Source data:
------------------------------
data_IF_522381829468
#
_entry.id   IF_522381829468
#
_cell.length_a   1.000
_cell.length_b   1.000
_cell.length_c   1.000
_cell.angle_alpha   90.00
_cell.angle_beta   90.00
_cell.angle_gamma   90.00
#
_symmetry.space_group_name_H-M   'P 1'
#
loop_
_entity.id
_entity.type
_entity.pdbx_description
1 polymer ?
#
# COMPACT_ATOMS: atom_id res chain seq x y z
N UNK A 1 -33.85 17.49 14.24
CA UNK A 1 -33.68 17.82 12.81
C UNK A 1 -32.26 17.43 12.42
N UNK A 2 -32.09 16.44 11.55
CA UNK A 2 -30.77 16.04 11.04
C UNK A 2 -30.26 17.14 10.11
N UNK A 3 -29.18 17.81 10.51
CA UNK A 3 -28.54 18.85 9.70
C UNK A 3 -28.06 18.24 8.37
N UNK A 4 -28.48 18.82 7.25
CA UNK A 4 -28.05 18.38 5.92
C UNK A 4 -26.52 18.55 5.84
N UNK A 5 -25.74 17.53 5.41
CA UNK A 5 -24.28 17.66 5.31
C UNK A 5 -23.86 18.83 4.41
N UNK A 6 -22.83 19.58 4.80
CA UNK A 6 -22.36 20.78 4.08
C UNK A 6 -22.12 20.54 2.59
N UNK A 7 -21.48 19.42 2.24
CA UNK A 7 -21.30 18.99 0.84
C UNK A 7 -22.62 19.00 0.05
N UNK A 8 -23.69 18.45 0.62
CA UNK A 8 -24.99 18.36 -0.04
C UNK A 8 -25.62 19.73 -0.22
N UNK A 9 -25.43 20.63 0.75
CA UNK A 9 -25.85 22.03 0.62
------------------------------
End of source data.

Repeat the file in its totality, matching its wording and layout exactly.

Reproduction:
data_IF_522381829468
#
_entry.id   IF_522381829468
#
_cell.length_a   1.000
_cell.length_b   1.000
_cell.length_c   1.000
_cell.angle_alpha   90.00
_cell.angle_beta   90.00
_cell.angle_gamma   90.00
#
_symmetry.space_group_name_H-M   'P 1'
#
loop_
_entity.id
_entity.type
_entity.pdbx_description
1 polymer ?
#
# COMPACT_ATOMS: atom_id res chain seq x y z
N UNK A 1 -33.85 17.49 14.24
CA UNK A 1 -33.68 17.82 12.81
C UNK A 1 -32.26 17.43 12.42
N UNK A 2 -32.09 16.44 11.55
CA UNK A 2 -30.77 16.04 11.04
C UNK A 2 -30.26 17.14 10.11
N UNK A 3 -29.18 17.81 10.51
CA UNK A 3 -28.54 18.85 9.70
C UNK A 3 -28.06 18.24 8.37
N UNK A 4 -28.48 18.82 7.25
CA UNK A 4 -28.05 18.38 5.92
C UNK A 4 -26.52 18.55 5.84
N UNK A 5 -25.74 17.53 5.41
CA UNK A 5 -24.28 17.66 5.31
C UNK A 5 -23.86 18.83 4.41
N UNK A 6 -22.83 19.58 4.80
CA UNK A 6 -22.36 20.78 4.08
C UNK A 6 -22.12 20.54 2.59
N UNK A 7 -21.48 19.42 2.24
CA UNK A 7 -21.30 18.99 0.84
C UNK A 7 -22.62 19.00 0.05
N UNK A 8 -23.69 18.45 0.62
CA UNK A 8 -24.99 18.36 -0.04
C UNK A 8 -25.62 19.73 -0.22
N UNK A 9 -25.43 20.63 0.75
CA UNK A 9 -25.85 22.03 0.62